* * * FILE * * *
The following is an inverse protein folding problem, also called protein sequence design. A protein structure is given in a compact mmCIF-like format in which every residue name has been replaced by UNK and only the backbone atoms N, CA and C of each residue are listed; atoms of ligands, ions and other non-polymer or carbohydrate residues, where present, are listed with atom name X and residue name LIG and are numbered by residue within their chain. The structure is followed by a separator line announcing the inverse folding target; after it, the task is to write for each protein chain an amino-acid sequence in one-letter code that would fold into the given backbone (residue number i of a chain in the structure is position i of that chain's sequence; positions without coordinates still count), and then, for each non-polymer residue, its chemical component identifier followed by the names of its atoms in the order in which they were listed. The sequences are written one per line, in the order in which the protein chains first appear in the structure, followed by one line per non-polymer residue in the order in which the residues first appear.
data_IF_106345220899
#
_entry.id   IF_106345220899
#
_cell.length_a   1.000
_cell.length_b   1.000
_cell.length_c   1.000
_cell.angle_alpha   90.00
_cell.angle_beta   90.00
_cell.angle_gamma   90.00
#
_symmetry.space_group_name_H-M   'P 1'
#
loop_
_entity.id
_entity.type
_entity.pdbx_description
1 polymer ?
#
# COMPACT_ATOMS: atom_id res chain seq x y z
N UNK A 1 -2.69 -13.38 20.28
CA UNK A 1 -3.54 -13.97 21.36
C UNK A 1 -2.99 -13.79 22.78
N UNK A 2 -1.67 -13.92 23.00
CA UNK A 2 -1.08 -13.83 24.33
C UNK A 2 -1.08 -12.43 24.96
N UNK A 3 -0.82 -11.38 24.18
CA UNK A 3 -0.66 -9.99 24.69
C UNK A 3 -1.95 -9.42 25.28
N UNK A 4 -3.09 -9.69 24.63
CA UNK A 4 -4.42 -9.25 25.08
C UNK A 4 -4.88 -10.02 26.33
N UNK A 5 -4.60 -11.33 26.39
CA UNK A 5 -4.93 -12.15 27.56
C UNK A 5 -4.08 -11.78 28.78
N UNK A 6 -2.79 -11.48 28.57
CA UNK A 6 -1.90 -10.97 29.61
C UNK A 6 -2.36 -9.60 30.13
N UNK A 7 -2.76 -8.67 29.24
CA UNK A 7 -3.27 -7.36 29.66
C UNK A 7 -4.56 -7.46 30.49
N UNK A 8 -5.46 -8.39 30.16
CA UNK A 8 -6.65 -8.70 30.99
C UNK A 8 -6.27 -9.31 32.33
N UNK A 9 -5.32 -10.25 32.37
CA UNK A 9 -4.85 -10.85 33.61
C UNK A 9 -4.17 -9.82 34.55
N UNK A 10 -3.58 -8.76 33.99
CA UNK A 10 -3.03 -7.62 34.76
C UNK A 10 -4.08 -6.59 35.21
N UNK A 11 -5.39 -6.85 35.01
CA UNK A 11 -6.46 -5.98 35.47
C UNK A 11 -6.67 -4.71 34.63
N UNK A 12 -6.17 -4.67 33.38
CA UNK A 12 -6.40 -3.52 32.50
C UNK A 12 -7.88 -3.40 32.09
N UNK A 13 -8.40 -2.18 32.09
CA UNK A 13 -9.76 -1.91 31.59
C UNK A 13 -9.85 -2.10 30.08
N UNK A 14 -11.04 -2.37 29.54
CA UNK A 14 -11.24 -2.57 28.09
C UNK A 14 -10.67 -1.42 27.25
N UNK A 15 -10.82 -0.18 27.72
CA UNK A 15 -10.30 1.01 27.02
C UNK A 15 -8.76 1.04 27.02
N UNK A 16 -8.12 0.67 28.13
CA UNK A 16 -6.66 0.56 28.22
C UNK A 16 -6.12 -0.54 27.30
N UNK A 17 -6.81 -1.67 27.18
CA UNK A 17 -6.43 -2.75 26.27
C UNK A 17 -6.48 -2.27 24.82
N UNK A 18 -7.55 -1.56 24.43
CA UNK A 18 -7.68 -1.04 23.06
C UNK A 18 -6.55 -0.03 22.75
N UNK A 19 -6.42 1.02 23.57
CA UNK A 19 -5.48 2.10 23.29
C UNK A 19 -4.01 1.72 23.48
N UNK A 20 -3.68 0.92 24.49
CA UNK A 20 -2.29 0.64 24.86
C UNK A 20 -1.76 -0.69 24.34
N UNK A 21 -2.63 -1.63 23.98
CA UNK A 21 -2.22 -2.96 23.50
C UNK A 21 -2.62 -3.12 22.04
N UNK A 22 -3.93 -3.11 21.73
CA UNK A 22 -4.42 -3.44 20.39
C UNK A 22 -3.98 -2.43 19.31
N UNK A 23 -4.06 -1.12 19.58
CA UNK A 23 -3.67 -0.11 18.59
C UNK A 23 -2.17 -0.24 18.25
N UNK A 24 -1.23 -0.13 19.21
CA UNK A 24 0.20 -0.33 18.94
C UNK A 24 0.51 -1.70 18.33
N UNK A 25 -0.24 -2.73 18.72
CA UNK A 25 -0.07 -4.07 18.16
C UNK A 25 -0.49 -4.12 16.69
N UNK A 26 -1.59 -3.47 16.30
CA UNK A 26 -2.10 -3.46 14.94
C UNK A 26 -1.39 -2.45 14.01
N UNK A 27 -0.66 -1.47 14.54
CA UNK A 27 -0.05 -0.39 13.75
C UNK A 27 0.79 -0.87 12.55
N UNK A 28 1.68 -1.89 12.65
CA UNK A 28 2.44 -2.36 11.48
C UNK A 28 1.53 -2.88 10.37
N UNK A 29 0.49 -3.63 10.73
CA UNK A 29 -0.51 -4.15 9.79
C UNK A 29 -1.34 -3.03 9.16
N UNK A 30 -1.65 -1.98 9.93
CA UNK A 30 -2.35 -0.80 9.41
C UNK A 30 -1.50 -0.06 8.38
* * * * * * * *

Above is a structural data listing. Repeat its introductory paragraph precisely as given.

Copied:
The following is an inverse protein folding problem, also called protein sequence design. A protein structure is given in a compact mmCIF-like format in which every residue name has been replaced by UNK and only the backbone atoms N, CA and C of each residue are listed; atoms of ligands, ions and other non-polymer or carbohydrate residues, where present, are listed with atom name X and residue name LIG and are numbered by residue within their chain. The structure is followed by a separator line announcing the inverse folding target; after it, the task is to write for each protein chain an amino-acid sequence in one-letter code that would fold into the given backbone (residue number i of a chain in the structure is position i of that chain's sequence; positions without coordinates still count), and then, for each non-polymer residue, its chemical component identifier followed by the names of its atoms in the order in which they were listed. The sequences are written one per line, in the order in which the protein chains first appear in the structure, followed by one line per non-polymer residue in the order in which the residues first appear.